A dramatization of the disaster in April 2010, when the offshore drilling rig called the Deepwater Horizon exploded, resulting in the worst oil spill in American history.
Review number 600 (!) for this site comes with Deepwater Horizon. It was going to be Avengers: Infinity War (which I actually saw earlier today as I’m writing this), but I snuck this one in Friday night.
Peter Berg continues with hit after hit, and his collaborations with Mark Wahlberg have been paying dividends. Berg is able to demonstrate the stakes at play in a film in quite an interesting way. He delivers big on the action, and does so clearly, but also has quite an eye for details. Perhaps the details are made up, or “factual liberties taken”, but in the context of the film, details play a big part in bringing the audience on board. One very minor one, but indicative of what Berg does happens early on in the film. While Mr. Jimmy (Kurt Russell), Mike Williams (Wahlberg), and others destined for Deepwater Horizon are being transported by helicopter, they’re struck by a bird causing a brief moment of panic aboard. It could be seen as an omen or a sign of things to come, but that’s really only in retrospect. The passengers on board paid no mind to it and went about their business. But to us the audience, who knows the disaster that is about to happen, see the warning this portends. At least for me, I view details like these as the little idiosyncrasies, the good stuff that really makes a story. Inconsequential, but adds a whole other level to what you’re watching.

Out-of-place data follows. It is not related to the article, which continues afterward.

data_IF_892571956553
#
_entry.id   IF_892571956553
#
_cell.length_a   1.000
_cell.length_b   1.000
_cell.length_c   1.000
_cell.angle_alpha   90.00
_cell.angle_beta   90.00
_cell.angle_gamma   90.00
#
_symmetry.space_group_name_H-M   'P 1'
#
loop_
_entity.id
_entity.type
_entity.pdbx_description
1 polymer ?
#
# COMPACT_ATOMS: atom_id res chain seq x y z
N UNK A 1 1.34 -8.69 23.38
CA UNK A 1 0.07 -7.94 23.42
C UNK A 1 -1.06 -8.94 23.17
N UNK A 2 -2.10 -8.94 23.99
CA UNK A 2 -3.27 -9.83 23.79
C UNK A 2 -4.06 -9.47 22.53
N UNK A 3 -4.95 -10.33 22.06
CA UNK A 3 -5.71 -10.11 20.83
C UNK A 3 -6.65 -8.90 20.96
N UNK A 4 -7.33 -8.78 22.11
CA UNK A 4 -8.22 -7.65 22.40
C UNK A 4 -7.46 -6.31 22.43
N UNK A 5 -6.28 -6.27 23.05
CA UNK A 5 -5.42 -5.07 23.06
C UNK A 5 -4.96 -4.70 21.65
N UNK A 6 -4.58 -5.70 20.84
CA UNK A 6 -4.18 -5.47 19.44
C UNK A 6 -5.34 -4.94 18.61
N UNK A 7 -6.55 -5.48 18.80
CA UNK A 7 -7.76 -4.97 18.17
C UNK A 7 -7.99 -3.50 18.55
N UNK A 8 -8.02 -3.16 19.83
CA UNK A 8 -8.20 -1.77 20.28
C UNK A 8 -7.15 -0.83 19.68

As I alluded to earlier, clarity is another thing Berg excels at here. Not only with the action, letting us get a clear picture of who is where and how the moving parts play out. Sure oil and debris is spraying and flying everywhere, but all the shots are framed and blocked in such a way that it’s more than just a big blurry blob of “crazy stuff happens here!!”. You can kind of make sense of it all, which is not always given with a big blockbuster. But even Deepwater Horizon specifics are clear. In very concise lower-thirds, Berg and the filmmakers define key terms and setup the key pieces of information about deep-sea drilling that we need to know. It’s not enough of a crash course in engineering and oil, but it’s enough the get you through the film satisfied, and should you so choose, some keywords to go look up for further reading after the film is over.
Deepwater Horizon doesn’t take a lot of risks. It confidently portrays the story of the largest oil spill in U.S. history in a safe way. It focuses on the heroism of those aboard and the difficulties of their rescue. There’s hints of the environment, political, legal, and all the other controversial parts to the story but it never takes them head-on. There are those who will say Deepwater Horizon should take on those elements, present an opinion about it. And while that may work, and could have brought the film more into the Oscars-level, I’m going to say let Peter Berg continue doing what he’s doing — because I like the films he’s making just the way he’s comfortable.
4 out of 5